Do you find it hard to say ‘no’? Commit to things just to be nice? Say ‘yes’ without thinking it through – and later regret it?
I hear you.
I’m a natural ‘yes’ person. I’m up for almost anything and always love to help. This makes me prone to overcommitting and begrudging the very things I said ‘yes’ to in the first place.
First it’s good to know why we find it hard to say ‘no’:
1. You want to help. You’re a kind soul at heart. You want to help where possible, even if it eats into your time.
2. Afraid of being rude. Some of us are brought up to believe that saying ‘no’ is rude or inconsiderate.
3. Fear of conflict. You’re afraid they might be angry if you reject them, which could lead to negative consequences in the future.
4. Fear of lost opportunities. You’re worried saying ‘no’ means closing doors. You might not get asked again. (Or you might miss a really great party!)
5. Not burning bridges. Some people take ‘no’ as a sign of rejection. It might lead to bridges being burned and relationships severed.
If you nodded to any of the above reasons, I’m with you. But over time, I’ve realised they’re misconceptions.
Saying ‘no’ doesn’t mean you’re rude or disagreeable. Nor does it mean there’ll be conflict or lost opportunities. And it definitely doesn’t burn your bridges.
It’s how you say ‘no’ that affects the outcome.
You have your own priorities and needs, just like everyone else. Saying ‘no’ is about respecting and valuing your time.
If you struggle with how to say ‘no’, try Leo’s crib sheet. Use the one that best fits your situation:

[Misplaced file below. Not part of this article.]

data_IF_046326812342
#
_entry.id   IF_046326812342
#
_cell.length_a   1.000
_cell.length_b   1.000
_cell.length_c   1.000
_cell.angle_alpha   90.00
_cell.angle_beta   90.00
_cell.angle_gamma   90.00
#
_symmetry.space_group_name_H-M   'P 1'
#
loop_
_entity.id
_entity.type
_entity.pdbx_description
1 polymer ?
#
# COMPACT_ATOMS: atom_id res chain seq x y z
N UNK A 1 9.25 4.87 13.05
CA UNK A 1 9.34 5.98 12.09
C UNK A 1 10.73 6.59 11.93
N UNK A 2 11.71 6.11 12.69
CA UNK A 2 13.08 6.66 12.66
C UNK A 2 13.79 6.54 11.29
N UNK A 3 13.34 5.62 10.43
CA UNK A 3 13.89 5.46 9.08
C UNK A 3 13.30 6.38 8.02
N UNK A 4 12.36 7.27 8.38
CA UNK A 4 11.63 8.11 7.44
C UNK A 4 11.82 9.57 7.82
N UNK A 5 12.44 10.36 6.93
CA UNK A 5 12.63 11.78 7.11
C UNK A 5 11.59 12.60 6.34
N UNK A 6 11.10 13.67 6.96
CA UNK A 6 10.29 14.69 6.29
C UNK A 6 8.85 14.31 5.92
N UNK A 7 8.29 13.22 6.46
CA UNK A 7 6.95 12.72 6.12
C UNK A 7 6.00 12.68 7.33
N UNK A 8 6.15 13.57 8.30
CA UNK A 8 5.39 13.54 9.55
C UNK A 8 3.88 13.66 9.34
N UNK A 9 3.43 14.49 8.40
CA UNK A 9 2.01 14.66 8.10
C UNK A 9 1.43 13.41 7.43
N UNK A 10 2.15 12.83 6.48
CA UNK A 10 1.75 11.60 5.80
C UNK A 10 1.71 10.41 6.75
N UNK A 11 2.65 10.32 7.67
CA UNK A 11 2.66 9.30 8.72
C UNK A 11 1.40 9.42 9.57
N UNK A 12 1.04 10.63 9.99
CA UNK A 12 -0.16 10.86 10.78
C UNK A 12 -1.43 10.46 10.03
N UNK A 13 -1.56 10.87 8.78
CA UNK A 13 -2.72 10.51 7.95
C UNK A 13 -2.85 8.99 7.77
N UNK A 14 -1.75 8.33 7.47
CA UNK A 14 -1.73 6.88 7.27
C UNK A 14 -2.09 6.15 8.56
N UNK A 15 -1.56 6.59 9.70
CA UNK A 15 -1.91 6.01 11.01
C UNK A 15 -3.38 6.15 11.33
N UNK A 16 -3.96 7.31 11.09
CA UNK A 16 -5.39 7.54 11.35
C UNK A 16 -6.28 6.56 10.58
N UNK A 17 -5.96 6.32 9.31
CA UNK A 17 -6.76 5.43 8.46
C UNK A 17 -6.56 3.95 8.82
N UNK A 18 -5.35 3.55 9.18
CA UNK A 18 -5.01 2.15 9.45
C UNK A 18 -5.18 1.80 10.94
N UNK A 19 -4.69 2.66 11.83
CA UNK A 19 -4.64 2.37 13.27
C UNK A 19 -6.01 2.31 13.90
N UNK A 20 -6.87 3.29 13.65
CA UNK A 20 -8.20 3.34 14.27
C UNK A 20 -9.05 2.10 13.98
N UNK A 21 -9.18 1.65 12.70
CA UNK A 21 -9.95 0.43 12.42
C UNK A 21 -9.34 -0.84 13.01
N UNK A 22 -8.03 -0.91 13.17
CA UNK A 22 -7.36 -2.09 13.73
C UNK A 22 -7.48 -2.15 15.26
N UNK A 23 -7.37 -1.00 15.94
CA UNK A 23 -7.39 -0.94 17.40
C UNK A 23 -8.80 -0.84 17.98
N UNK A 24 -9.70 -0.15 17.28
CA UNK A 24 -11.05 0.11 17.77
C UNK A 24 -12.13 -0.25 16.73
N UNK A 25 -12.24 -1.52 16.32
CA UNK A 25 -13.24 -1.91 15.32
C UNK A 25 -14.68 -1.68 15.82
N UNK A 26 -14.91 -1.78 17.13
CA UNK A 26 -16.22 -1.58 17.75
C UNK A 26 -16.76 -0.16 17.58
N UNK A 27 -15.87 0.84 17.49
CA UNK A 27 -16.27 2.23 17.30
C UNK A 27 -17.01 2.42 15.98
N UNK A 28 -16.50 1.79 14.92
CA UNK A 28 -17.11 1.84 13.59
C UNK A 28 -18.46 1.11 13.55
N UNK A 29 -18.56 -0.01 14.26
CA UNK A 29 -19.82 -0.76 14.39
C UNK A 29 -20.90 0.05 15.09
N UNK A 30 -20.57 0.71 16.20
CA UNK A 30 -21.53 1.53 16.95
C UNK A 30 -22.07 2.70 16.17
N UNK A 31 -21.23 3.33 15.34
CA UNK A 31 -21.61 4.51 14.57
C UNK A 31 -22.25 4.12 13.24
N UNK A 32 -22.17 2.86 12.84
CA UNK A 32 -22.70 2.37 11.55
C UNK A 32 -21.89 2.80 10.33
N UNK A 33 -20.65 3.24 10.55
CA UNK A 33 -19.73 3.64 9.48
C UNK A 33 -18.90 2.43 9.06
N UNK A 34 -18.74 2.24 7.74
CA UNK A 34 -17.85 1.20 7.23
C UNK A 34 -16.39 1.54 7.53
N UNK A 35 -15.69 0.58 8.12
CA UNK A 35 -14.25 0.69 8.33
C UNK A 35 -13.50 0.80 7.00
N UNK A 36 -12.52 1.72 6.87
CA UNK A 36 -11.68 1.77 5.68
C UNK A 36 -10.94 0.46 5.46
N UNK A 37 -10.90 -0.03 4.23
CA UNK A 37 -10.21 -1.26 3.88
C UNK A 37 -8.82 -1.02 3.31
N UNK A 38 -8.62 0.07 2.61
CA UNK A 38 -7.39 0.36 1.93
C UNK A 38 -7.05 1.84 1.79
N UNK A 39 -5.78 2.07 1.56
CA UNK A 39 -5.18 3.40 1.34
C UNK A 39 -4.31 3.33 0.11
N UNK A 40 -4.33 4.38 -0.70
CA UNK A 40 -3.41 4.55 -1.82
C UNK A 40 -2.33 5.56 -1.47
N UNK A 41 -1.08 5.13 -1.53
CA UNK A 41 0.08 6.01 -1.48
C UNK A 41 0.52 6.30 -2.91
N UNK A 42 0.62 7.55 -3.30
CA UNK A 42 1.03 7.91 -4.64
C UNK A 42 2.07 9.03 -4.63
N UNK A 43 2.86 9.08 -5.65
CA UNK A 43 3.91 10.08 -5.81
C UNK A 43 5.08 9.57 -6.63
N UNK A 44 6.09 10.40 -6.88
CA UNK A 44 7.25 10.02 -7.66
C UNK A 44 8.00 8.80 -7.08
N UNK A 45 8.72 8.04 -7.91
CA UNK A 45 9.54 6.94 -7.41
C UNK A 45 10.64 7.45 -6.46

1. ‘I can’t commit to this as I have other priorities at the moment.’
Use this if your plate is full at the moment. If it makes it easier, also share what you’re busy with so the person can understand better.
2. ‘Now’s not a good time. Can we make it another day?’
This is a great way to (temporarily) hold off the request. Firstly, you let the person know it’s not a good time. Secondly, the person doesn’t feel blown off.
3. ‘I’d love to do this, but …’
This is a gentle way of saying ‘no’. It’s encouraging as it lets them know you like the idea (of course, only say this if you do) and there’s nothing wrong about it.
4. ‘Let me think about it first and I’ll get back to you.’
This is more like a ‘maybe’ than a straight out ‘no’. If you’re interested but don’t want to say ‘yes’ just yet, use this. It gives you more time to think about it before committing.
5. ‘No, I can’t.’
The simplest and most direct way to say it. Don’t think so much and just say it outright.
Drop the guilt over saying ‘no’.
Once you learn to decline requests that don’t meet your needs, you’ll find how easy it actually is. Say ‘no’ to distractions or anything that takes you away from how you want to be spending your time. You’ll create more space for yourself and things that are most important to you.
Saying ‘no’ is liberating.
How about setting yourself a goal to Start Saying No? Sign up for free Monday Motivators below and I’ll help keep you on the straight and narrow 😉
What are you going to say ‘no’ to? Share in the comments below.
Image credit: Stuart Miles
Mixing practicality with self-awareness, Kelly helps mothers get on top of their endless to-do’s, set goals and improve their lives one small step at a time.
Grab her free Life Wheel Tool for discovering what needs your focus first.